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Paula Surridge analyses UK in a Changing Europe’s latest Redfield and Wilton Strategies Brexit tracker poll. She looks at the influence of a party’s Brexit stance on the voting behaviour of different groups to examine how much Brexit is likely to matter at the next election.  

With Brexit seemingly of less concern to British voters and a general election on the horizon, a key question is the extent to which the Brexit positions of the parties will matter to the electorate when they next vote. It is a complex question, as voters are not always good at telling us directly the reasons for their vote. But it is critical for political parties thinking about how to engage with the issue in the coming months. Recent research has urged the Labour party to adopt a pro rejoin position, claiming it is a vote winner but has also found that the key ‘swing’ groups were Leave leaning.

When asked what the most important issue facing the country currently is, fewer than one in five voters choose Brexit. Yet it clearly continues to play a key role in our national political conversation and to divide MPs both across and within political parties. For party strategists, though, a key issue beyond the detail of policy is how party positions on the EU affect the behaviour of voters.

Our Brexit public opinion tracker has asked a wide range of questions about people’s attitudes to Brexit, their Brexit identities and the extent to which various aspects of life in the UK have been improved or worsened as a result of leaving the EU. We have also asked voters about the influence of a party’s Brexit stance on their voting behaviour, specifically: ‘Which of the following parties would you be most likely to support and vote for?’. Respondents can choose from ‘A party that advocates FOR joining the EU’, ‘A party that advocates AGAINST joining the EU’ or ‘A party that prioritises other issues first’.

Overall, the electorate are split relatively evenly across these categories, with 37% saying they would be most likely to support a party in favour or joining the EU, 28% a party that is against joining and 36% saying they would be most likely to vote for a party that prioritises other issues.

There is, as we would expect, a strong pattern of 2016 Remain voters preferring to vote for parties in favour of joining, and Leavers preferring parties which are against joining. However, there is also evidence of large groups of voters on both sides preferring parties that are prioritising other issues.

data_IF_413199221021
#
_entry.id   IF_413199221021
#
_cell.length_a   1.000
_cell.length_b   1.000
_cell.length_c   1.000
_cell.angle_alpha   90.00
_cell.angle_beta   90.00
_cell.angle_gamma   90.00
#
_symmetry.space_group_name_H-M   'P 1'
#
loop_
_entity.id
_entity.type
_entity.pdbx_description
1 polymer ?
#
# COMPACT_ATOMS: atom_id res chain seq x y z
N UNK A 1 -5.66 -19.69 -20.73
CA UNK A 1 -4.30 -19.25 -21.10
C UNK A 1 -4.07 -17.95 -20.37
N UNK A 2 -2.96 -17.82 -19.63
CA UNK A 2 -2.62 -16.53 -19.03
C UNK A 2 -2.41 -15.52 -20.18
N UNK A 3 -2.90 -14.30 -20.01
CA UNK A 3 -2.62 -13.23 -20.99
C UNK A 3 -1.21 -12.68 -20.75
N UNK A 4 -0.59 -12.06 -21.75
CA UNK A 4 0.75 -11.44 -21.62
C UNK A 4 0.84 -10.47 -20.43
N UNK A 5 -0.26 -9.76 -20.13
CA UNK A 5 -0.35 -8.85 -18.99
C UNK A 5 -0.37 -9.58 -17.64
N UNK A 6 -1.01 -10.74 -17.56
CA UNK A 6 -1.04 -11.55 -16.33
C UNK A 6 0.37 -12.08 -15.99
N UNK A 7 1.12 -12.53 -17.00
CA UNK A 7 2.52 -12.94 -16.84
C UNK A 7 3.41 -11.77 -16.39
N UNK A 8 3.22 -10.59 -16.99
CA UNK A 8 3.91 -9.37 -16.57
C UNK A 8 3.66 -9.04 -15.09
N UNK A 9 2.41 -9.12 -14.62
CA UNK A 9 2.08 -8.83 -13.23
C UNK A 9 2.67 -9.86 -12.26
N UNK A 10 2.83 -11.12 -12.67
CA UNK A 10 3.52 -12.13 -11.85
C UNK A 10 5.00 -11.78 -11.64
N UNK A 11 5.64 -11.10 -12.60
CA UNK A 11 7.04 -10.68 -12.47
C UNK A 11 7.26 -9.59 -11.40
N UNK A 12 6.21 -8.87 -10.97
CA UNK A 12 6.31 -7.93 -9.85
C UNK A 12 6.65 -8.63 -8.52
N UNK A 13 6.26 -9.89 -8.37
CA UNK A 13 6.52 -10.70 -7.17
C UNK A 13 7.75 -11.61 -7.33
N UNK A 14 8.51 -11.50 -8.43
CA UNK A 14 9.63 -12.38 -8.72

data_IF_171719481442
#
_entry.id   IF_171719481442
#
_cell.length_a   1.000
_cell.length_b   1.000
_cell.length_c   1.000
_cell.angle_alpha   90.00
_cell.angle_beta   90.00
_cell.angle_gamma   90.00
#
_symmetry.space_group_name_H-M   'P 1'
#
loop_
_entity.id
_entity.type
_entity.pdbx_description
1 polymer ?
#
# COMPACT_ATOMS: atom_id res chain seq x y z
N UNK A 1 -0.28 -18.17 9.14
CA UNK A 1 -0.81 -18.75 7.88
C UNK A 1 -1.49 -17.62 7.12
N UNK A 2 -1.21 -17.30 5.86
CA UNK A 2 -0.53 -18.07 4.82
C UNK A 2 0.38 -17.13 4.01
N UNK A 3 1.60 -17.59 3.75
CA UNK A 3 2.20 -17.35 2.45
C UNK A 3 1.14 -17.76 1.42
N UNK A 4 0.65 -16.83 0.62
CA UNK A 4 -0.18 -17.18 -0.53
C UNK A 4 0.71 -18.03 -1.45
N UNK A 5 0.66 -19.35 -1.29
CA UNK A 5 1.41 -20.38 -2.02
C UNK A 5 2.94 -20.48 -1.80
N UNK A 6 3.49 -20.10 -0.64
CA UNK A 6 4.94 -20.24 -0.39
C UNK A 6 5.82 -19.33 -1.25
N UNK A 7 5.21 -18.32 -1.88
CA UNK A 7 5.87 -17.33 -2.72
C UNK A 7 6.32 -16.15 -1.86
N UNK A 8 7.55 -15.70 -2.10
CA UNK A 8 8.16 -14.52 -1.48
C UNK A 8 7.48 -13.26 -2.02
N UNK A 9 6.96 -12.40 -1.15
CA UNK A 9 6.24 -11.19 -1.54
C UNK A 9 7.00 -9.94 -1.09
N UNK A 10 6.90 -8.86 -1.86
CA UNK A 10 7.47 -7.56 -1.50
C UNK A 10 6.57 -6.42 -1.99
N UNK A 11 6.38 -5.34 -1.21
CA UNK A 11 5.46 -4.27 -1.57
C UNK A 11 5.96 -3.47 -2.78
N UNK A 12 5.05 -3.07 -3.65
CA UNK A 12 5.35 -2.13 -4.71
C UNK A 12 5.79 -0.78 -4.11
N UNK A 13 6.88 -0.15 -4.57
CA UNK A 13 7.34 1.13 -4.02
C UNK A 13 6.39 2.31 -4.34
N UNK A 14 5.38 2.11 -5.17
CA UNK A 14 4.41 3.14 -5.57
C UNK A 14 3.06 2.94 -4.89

When it comes to winning general elections, crafting a coalition of voters is key. For Labour and the Conservatives, groups of voters which switch between parties at elections are of particular importance when it comes to winning key seats.

Two groups of voters in recent vote intention polling are especially important. First, those who voted Conservative in 2019 but now say they will vote Labour: it is crucial for Labour’s polling lead to keep hold of this group. Second, those who voted Conservative in 2019 but are now undecided. Ensuring these voters ‘come home’ to the Conservatives by polling day will be central to Tory hopes for the next election.

Separating out these different groups shows a more complex pattern of preferences, that pose different challenges for the parties.

Among those who voted Conservative in 2019 and currently would again, a party which is against joining the EU is the most popular response – but only just. More than one in three would prefer a party which prioritises other issues, and one in four prefer a party which advocates for re-join. This highlights that even among those voters continuing to support the Conservatives, there are differences to navigate.

But divisions are even more marked amongs the groups of voters that have moved away from the Conservatives. Among those who voted Conservative in 2019 and now intend to vote Labour, there is an even split between those who would prefer a party in favour of rejoin, and those who would prefer a party which will stay out of the EU. However, the largest group are those that want a party that prioritises other issues.

For those who voted Conservative in 2019 but are now undecided voters, fewer than one in ten would support a party advocating for joining the EU, and a two-thirds would prefer a party to be focused on other issues.

The data suggest that those who voted Conservative in 2019 are now the most likely to want a party to prioritise issues other than Brexit, while those who voted Labour in 2019 are most likely to want a party to advocate for joining the EU.

This might at first appear to offer a straightforward solution to Sir Keir Starmer. But critically, the groups of voters Labour needs to boost the coalition it built in 2019 to government are more likely to want a focus on other things. Though a majority of currently undecided voters would prefer a party to not focus on Brexit, those who do express an opinion want a party that is not advocating joining the EU.

For the Conservatives, the difficulty is not that their voters are split between Brexit and other issues. Rather, the party can no longer rely on its Brexit position to hold on to voters who now have other priorities. To win back undecided voters, it is key to understand and act on their policy priorities.

For a majority of voters, the most important issues facing the country are the economy (and inflation) and the NHS. While these are clearly not unrelated to Brexit, a focus on these issues and party policies to address them is likely to be of much greater importance to voters in the next 18 months than any move to (re)join the EU.

By Professor Paula Surridge, Deputy Director, UK in a Changing Europe. 


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